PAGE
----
Unilever Adjusts To World Of Expanding Choice
Rahul Welde, the executive stewarding media for Unilever in some of the world’s largest growth markets, oversees a world of rapidly expanding choice – both for him and the people he wants to reach.
“The landscape is changing very, very rapidly,” says Welde, VP of media for Unilever in Asia, Africa, the Middle East, Turkey and Russia, in an interview with Asia Media Journal.
“Traditional media is fragmenting fast, specifically television, while simultaneously new media is growing rapidly.
“While TV is a growing medium in many markets, it is now coupled with many more options for consumers. That’s both a challenge and an opportunity.”
Fragmentation and competition
Economic growth may be good news for media owners, driving up both ad budgets as well as the number of brands competing for consumer attention.
At the same time however, this highly competitive environment of rising costs and competition is challenging the advertisers themselves to think up different ways to use media to get their message through.
“Fragmentation means it’s much more difficult and expensive to reach a set of audiences, but one can target much more narrowly than before,” Welde explains. “The same is true of digital. It’s one large medium but there are so many vehicles within that.
“The marketing task has become much more challenging, because coupled with the fragmentation there is also a much higher level of clutter, with more advertisers and advertised brands than ever before. Ideas and creative communication become very, very important.”
This raises the importance of making messages not just sharp, powerful and compelling, but also delivered in a brilliant way, Welde adds.
“The big change is the creative idea or message has to reside in many different channels,” the Unilever veteran notes. "The message and content continue to be king – that’s the most important aspect by far, but the majority of the play is in how the idea is brought to life."
Media channels now allow a greater degree of freedom to deploy the idea, Welde notes. "In the good old days we couldn’t choose cities, we couldn’t choose market subsets, we couldn’t chose local-only for video on YouTube," he says. "Now, in many markets, you have multiple choices.”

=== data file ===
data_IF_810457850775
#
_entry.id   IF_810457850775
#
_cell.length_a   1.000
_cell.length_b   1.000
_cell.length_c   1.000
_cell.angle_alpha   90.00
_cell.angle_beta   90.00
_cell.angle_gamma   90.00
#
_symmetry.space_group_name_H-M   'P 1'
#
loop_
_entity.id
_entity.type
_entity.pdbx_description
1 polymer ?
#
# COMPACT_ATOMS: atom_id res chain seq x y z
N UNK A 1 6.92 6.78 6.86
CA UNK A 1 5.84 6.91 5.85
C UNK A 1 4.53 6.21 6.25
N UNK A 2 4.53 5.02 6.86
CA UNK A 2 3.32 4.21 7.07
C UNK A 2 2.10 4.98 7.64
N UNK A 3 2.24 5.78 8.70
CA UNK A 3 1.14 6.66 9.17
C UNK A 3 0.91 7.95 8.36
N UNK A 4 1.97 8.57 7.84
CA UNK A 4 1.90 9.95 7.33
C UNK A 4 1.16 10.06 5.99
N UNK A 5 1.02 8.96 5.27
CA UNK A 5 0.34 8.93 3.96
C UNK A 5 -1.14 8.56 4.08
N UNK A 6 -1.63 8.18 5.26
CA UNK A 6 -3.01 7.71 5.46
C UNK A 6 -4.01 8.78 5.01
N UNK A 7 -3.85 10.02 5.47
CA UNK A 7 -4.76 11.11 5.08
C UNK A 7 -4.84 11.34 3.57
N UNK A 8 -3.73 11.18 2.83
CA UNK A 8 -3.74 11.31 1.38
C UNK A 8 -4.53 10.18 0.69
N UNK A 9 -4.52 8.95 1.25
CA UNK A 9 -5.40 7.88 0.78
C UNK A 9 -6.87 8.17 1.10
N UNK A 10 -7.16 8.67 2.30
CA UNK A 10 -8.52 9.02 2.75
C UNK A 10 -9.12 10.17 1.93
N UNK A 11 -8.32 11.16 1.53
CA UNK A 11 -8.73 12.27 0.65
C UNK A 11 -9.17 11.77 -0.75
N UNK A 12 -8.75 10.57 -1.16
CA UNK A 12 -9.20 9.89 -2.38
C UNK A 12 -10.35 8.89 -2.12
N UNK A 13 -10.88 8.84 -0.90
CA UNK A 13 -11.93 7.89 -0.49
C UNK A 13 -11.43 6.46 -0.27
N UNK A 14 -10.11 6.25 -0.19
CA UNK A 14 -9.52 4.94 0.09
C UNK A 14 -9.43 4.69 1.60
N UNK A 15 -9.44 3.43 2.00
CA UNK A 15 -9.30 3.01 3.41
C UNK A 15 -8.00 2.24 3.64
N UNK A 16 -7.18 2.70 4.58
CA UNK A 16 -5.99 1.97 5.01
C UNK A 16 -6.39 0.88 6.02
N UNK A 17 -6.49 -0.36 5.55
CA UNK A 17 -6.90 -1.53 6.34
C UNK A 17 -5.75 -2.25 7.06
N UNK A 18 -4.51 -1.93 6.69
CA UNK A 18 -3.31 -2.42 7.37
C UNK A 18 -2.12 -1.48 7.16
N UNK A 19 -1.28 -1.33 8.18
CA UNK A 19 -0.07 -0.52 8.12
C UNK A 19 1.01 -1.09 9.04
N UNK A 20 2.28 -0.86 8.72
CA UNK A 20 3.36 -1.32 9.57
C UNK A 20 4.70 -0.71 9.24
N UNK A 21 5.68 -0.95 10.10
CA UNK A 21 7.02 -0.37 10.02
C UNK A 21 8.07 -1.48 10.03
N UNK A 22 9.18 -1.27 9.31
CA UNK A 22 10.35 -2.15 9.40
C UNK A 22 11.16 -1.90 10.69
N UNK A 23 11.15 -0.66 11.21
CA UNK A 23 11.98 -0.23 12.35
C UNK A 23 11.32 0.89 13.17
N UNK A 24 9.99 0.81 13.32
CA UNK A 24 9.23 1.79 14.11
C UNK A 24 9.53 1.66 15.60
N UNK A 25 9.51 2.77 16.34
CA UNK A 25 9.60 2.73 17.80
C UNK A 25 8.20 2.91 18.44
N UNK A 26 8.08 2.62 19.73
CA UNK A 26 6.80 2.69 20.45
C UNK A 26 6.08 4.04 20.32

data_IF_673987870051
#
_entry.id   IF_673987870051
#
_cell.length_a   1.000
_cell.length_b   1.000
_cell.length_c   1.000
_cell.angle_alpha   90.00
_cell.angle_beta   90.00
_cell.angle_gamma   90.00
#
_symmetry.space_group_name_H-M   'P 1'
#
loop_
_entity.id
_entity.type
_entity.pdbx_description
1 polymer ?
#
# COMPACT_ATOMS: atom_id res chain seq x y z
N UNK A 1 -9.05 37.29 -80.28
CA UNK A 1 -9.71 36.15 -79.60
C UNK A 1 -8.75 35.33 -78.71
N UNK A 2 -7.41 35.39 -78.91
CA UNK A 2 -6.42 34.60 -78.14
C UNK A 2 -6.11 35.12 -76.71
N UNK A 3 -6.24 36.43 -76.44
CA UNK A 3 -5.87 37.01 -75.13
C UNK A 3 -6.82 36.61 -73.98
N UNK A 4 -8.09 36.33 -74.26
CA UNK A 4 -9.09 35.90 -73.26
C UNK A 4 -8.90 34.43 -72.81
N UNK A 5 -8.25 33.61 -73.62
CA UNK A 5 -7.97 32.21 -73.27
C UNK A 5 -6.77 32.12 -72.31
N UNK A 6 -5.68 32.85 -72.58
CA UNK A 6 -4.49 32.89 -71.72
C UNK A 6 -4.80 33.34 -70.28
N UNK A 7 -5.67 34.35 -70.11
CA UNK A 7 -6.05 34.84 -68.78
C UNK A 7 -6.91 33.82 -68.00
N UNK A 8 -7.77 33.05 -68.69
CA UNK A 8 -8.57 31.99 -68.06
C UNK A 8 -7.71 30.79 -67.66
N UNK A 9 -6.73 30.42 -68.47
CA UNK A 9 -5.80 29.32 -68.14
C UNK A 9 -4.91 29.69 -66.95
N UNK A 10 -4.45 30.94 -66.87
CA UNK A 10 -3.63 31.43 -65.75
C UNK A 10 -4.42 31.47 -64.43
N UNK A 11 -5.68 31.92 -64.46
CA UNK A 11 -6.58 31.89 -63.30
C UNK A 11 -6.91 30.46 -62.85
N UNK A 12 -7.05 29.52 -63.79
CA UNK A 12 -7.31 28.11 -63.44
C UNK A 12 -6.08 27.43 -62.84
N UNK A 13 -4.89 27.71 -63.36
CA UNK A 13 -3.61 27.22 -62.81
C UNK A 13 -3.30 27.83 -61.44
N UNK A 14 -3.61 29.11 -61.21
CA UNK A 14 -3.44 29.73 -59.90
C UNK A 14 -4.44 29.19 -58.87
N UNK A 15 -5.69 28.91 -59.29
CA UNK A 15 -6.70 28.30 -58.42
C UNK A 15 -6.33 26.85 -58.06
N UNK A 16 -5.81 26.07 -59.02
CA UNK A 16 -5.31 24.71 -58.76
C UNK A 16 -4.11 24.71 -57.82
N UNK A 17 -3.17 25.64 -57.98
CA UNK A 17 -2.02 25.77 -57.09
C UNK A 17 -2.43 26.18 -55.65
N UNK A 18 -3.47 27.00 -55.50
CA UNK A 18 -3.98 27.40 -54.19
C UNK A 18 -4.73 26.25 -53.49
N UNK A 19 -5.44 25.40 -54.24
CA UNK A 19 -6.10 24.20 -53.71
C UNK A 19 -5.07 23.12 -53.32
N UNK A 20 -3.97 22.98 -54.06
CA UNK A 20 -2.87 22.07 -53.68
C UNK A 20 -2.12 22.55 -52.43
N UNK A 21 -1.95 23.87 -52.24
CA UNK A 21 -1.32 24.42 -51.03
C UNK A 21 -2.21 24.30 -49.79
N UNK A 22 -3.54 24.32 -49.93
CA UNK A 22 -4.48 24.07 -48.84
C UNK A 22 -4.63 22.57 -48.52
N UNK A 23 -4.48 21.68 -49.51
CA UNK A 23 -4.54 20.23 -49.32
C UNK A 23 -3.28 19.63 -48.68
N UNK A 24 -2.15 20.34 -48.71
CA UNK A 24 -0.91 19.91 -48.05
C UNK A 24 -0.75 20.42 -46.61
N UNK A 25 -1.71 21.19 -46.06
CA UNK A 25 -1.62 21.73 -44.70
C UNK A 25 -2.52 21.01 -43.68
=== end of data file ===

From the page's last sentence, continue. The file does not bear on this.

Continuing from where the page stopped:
Risk and reward
Asia’s whirring economic growth is putting more money in people’s pockets, swelling the size of an increasingly prosperous middle class as well as creating millions of new consumers, able to buy branded goods and services for the first time.
It’s a seductive yet challenging opportunity, in a region where media is changing at an unprecedented pace and scale, where innovative ideas can rise above the noise and clever use of data resets the balance between risk and reward.
“We live in a very paradoxical world,” Welde says. “On one hand, consumers want high-definition, high-quality content, but if an idea is engaging we are quite happy to look at video shot on handheld cameras by amateurs. From a marketer’s point of view, this presents us with very interesting possibilities.
“We need many more ideas than we did before yet simultaneously we need that one big idea. There is fragmentation of media; from an advertiser’s perspective, we have to make sure we don’t fragment our resource.
“Multiple ideas and multiple TVCs make it difficult to cut through – you need a certain degree of impact, a certain weight behind whatever you choose is a good idea.”
This means a combination of some of the big partnerships Unilever has struck with broadcasters and content owners in Asia, such as Thailand’s Got Talent, Unbeatable in China and Vietnam Idol as well as many smaller sponsorships and integrations.
Benefiting from big partnerships
Investments are still spread across a variety of traditional and emerging channels, but an increasing focus on tentpole properties raises the stakes, especially untested scripts such as Unbeatable
, a drama created in China for one of Unilever’s shampoo brands, Clear.
“We mounted a huge marketing program for Clear’s Unbeatable to make it fail-safe, linking it up through the entire value chain of the consumer journey,” Welde says.
“It was still a gamble. We are proud and fortunate it has become a big hit. It pays off bigger dividends because the reward-return ratios are pretty strong.”
Unilever’s approach to such higher-risk, higher-reward projects is becoming markedly bolder.
“We are embedding these with very strong measurement so we know what we are getting in return, and can learn from our experiences,” Welde says.
“We’ve got to do traditional advertising, and we will continue to do that, but we will overlay that with a lot of these innovations.”
This is an edited extract from content published in the Q3 2011 edition of The Asia Media Journal. The latest issue of The Asia Media Journal is available in full here.